Even though state Rep. Vanessa Lowery Brown was convicted on bribery charges last week, voters can count on seeing her name on Tuesday’s ballot.
The Democrat, who represents the 190th District and is running uncontested for a sixth term, was found guilty of accepting a $4,000 bribe from an undercover informant seven years ago. Her conviction makes her constitutionally ineligible to hold the office.
The jury’s ruling came too late to remove Brown’s name from the ballot, said Wanda Murren, a spokeswoman for the state Department of State. Although Brown could petition the courts to remove herself from the race.
Lawrence Tabas, an election lawyer, said Brown’s conviction gives voters of the 190th District “no choice on Tuesday.”
“The fact that this conviction comes at a very late date will cause confusion to the voters,” Tabas said, “because, while she’ll be on the ballot … the voters’ only choices are to either write in the name of a candidate or to be electing someone and voting for someone who is eligible under our Constitution to serve.”
House Democratic Caucus spokesman Bill Patton said politicos expect Brown to win re-election, but added: “We don’t expect her to be serving any part of that term.”
Brown’s sentencing hearing is scheduled for Nov. 28. Prosecutor Mike Sprow told the Associated Press that Brown could face up to nine months in prison.
The House Democratic Caucus expects Brown to submit her resignation before her sentencing, Patton said. If Brown has not resigned by the time she is sentenced, the House will move to expel her through a resolution, which requires two-thirds of its members to approve. A member who is expelled for corruption no longer is eligible to serve in either the state House or Senate. The next legislative term begins Dec. 1, but the first legislative session is scheduled for Jan. 1.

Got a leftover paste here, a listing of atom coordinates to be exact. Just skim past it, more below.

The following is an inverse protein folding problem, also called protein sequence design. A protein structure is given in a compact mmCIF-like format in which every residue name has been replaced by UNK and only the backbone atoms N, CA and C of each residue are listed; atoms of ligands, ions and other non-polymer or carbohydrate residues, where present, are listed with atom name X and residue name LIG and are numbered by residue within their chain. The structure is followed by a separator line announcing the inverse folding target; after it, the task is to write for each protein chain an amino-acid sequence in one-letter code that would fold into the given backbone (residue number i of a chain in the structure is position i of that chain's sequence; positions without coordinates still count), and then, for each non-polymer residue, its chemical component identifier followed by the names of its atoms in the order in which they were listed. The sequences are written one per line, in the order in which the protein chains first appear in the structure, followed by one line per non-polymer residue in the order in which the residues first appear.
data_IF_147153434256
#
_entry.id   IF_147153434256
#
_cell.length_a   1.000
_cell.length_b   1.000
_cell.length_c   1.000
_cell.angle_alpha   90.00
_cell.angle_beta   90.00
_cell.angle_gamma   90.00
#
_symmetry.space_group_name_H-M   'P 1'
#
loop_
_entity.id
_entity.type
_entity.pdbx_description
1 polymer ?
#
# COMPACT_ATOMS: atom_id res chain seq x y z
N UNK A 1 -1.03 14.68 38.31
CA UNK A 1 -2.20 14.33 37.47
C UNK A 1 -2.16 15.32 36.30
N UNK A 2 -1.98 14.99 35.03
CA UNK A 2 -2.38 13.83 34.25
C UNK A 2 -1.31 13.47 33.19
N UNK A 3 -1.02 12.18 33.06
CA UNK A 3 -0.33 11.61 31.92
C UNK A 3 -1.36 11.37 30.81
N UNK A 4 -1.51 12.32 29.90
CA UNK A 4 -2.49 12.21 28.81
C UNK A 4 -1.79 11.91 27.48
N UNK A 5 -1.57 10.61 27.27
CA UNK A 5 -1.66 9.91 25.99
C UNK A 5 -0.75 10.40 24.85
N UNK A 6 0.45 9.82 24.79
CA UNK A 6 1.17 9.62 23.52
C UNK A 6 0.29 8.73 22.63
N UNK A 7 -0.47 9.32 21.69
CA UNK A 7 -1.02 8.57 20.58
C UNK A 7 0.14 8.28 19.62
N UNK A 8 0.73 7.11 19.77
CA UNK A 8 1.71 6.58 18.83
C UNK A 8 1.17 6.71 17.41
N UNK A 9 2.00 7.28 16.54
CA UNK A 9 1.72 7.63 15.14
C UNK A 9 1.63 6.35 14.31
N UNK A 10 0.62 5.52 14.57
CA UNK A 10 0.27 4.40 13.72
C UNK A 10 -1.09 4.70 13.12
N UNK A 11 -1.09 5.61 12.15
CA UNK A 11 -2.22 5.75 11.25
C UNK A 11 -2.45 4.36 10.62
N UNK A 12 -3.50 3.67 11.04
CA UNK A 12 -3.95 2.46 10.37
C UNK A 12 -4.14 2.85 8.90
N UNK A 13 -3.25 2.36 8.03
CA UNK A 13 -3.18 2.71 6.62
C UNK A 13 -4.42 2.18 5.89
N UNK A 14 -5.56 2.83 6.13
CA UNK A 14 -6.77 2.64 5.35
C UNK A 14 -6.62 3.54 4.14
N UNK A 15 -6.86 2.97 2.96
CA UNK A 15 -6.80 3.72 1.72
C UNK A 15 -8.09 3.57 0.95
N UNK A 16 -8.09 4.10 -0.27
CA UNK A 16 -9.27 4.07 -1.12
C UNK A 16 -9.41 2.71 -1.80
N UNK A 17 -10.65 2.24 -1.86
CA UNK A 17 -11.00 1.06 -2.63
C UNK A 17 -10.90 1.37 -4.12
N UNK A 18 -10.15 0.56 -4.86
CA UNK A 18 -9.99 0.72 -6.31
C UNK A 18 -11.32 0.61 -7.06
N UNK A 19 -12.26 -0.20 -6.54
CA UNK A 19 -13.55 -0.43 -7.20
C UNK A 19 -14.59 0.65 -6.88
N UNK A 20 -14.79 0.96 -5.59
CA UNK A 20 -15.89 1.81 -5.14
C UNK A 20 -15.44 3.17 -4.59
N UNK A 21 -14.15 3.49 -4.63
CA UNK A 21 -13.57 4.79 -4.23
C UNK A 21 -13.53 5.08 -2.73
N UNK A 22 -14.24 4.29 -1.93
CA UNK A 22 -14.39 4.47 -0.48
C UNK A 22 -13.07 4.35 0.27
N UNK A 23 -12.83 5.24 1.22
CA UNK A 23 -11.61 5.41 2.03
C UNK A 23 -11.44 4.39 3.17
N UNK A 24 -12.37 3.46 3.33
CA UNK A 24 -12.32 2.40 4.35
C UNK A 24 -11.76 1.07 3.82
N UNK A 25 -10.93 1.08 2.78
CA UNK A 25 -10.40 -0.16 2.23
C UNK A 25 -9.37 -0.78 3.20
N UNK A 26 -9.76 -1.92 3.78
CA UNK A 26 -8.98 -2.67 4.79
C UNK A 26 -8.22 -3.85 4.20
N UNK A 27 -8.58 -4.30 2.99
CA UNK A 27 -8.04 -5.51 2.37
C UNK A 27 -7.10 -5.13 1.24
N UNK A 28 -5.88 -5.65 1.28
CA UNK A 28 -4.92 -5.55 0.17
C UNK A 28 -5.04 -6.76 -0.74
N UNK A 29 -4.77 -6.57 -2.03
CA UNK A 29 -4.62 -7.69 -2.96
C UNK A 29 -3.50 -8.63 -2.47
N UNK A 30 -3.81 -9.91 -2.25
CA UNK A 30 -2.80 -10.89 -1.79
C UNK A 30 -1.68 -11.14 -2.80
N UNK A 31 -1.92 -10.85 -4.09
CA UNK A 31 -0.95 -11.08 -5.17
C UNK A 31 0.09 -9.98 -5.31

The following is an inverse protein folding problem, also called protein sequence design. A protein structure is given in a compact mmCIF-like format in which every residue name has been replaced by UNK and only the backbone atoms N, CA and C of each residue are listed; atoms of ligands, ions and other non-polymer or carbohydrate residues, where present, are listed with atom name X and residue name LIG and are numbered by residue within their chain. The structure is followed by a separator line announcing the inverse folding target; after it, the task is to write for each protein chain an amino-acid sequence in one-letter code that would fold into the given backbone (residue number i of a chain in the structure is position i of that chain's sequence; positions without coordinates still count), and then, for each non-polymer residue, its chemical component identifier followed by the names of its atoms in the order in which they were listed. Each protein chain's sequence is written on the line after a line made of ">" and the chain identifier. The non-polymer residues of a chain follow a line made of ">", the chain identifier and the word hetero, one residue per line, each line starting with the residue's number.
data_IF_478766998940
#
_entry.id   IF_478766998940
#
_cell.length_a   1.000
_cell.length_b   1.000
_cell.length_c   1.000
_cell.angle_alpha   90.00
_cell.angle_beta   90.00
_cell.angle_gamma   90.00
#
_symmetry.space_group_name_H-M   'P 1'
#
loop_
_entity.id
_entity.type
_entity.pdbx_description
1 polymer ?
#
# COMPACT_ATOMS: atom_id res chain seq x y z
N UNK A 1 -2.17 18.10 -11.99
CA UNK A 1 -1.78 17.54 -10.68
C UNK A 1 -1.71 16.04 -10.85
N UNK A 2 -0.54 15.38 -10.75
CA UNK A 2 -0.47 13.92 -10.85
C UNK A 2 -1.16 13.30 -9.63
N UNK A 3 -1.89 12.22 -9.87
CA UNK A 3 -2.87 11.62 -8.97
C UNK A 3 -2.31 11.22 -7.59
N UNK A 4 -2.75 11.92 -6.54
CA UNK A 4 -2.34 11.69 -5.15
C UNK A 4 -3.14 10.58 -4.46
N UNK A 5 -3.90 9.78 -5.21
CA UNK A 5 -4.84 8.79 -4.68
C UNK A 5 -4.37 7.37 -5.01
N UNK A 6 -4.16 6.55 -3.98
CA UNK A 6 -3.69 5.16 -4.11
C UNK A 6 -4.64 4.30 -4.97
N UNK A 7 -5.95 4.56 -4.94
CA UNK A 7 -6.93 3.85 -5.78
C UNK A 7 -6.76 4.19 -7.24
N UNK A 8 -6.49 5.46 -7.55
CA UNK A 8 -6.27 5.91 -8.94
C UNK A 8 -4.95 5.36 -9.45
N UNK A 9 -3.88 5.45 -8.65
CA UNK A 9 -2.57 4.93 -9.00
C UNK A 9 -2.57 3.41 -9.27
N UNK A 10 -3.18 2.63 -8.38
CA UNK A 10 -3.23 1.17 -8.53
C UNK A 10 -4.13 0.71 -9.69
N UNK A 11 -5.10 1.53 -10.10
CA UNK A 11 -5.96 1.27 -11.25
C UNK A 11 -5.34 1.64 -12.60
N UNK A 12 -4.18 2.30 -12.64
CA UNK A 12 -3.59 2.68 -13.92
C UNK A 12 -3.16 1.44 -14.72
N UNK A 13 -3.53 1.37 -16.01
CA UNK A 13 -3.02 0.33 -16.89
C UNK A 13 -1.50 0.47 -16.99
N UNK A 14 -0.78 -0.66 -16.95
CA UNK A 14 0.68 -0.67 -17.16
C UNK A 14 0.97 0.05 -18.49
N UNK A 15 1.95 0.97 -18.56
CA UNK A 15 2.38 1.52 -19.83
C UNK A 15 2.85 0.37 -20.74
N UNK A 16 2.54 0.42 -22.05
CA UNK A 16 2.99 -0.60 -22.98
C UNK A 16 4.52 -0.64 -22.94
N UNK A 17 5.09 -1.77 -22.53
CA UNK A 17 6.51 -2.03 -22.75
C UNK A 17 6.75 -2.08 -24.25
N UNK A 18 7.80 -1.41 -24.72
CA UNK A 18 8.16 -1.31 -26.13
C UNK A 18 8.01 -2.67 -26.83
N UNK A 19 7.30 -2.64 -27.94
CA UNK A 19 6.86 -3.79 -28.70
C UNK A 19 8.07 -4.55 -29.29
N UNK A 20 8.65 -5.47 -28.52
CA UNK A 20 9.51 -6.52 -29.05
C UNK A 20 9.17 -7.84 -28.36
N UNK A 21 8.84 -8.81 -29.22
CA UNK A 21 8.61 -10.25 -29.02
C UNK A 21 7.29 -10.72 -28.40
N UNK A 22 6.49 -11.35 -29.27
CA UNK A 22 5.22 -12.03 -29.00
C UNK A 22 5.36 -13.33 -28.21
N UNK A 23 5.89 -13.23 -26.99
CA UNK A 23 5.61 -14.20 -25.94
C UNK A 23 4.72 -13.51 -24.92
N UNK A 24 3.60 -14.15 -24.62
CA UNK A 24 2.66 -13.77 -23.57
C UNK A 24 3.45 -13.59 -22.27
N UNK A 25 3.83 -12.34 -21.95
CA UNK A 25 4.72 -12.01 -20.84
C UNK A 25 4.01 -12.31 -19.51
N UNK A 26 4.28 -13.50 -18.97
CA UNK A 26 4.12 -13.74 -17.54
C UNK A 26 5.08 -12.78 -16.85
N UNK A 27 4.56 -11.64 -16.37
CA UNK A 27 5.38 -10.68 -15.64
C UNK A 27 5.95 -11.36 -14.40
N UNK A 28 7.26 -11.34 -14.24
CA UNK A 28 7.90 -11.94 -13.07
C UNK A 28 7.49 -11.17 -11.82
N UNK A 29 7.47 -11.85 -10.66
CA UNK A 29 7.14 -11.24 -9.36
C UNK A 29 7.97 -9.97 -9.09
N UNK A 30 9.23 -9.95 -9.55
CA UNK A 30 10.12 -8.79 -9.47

Patton said he did not expect an expulsion scenario to be initiated.
“Representative Brown is still a member of the House and her decision about when to depart is hers, but there are these House rules that will need to be followed,” Patton said.
Within 10 days of the vacancy, the state House speaker will set a date for a special election for the 190th District, which must occur no less than 60 days after the vacancy begins and no later than the May primary. Party ward leaders will choose the candidates for the special election.
If Brown resigns or is expelled, her pension will be at risk.
Brown would be eligible for a pension at the conclusion of her 10th year in office, a mark she would reach at the conclusion of this current term on Nov. 30 — two days after her scheduled sentencing. In addition, state law requires forfeiture of future pension and retirement benefits for those who commit certain crimes. A representative of the State Employee Retirement System did not return a request for comment.
Brown’s plans remain unknown. She did not return multiple requests seeking comment.
Pat Casey, Brown’s lawyer, declined to comment, though he told a reporter last week that he planned to appeal Brown’s conviction.
U.S. Congressman Bob Brady, D-1, who is chairman of the Philadelphia Democratic Committee, said Brown “should do the right thing and probably resign.”
Brady added that he did not expect Brown’s conviction to negatively affect other candidates in the party in Tuesday’s election.
“The state rep’s responsible for what she does,” he said.
The 190th District is centered in West Philadelphia, and includes the communities of Belmont, Carroll Park, Cathedral Park, Mill Creek, Haddington, East Parkside, West Powelton, Allegheny West and Lehigh West.
In May’s Democratic primary, Brown won a three-way race with nearly 65 percent of the vote, beating out candidates Ray Bailey and Wanda Logan.
The charges against Brown had been pending for several years.
The cases were brought by prosecutors in Philadelphia and Harrisburg after then-state Attorney General Kathleen Kane abandoned the investigation in 2013 when she concluded it improperly targeted Black officials. The case was revived by then-Philadelphia District Attorney Seth Williams.
In 2014, Brown acknowledged that taking the money was wrong when she testified before a grand jury. While she previously pleaded guilty in the case, she later changed her mind.
Four other former Philadelphia state lawmakers and a former traffic judge in the city, all Democrats, pleaded guilty or no contest to taking cash or gifts from informant Tyron Ali.
Three other sitting lawmakers at the time resigned as part of their pleas.
Democrats Kane and Williams later were convicted of criminal offenses related to their offices. Williams remains in federal prison; Kane is on bail while pursuing appeals.
The Associated Press contributed to this report.